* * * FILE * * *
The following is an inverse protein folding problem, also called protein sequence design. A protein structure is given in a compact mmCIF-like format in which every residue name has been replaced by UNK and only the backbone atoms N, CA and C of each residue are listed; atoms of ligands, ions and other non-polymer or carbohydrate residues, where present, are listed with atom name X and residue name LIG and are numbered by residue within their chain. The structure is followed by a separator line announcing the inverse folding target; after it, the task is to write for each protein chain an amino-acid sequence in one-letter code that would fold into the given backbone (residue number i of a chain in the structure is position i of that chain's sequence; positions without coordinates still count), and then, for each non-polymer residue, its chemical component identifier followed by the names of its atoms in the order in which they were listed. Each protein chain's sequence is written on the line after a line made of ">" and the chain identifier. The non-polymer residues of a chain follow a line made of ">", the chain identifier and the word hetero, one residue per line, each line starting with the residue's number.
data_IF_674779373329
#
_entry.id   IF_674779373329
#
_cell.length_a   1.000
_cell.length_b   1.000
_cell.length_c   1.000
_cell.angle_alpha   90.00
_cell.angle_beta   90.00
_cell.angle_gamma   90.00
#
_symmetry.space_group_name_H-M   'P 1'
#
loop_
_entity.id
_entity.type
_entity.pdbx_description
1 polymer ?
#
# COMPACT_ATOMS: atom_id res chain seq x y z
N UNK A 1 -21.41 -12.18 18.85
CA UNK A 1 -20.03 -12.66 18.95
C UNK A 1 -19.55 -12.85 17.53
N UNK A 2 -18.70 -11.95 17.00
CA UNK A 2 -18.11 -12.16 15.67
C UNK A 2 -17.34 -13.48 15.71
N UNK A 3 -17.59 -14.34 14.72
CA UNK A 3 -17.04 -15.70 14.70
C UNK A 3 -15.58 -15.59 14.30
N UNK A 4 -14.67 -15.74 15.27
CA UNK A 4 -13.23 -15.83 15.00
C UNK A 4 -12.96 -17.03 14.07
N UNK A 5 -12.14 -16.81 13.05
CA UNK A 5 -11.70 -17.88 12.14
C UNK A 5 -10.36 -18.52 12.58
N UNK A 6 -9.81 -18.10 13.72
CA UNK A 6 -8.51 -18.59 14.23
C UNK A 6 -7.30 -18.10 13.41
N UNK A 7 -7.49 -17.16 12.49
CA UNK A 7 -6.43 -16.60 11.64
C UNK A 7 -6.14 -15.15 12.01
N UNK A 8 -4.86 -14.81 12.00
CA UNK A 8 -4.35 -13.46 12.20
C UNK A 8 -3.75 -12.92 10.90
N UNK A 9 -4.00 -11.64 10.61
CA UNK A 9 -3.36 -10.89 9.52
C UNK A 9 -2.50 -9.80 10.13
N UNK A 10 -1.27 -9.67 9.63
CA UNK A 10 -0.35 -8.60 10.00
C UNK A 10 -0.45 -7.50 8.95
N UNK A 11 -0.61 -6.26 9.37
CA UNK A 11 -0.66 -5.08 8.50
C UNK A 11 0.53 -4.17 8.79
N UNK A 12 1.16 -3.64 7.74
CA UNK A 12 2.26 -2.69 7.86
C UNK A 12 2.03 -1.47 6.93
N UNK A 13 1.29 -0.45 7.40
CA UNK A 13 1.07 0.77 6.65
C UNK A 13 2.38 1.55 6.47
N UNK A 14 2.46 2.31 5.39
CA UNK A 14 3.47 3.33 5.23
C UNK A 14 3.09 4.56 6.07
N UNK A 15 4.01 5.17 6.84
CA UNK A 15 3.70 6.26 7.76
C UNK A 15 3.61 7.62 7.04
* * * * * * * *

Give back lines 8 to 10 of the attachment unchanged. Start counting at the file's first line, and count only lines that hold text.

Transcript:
_cell.length_c   1.000
_cell.angle_alpha   90.00
_cell.angle_beta   90.00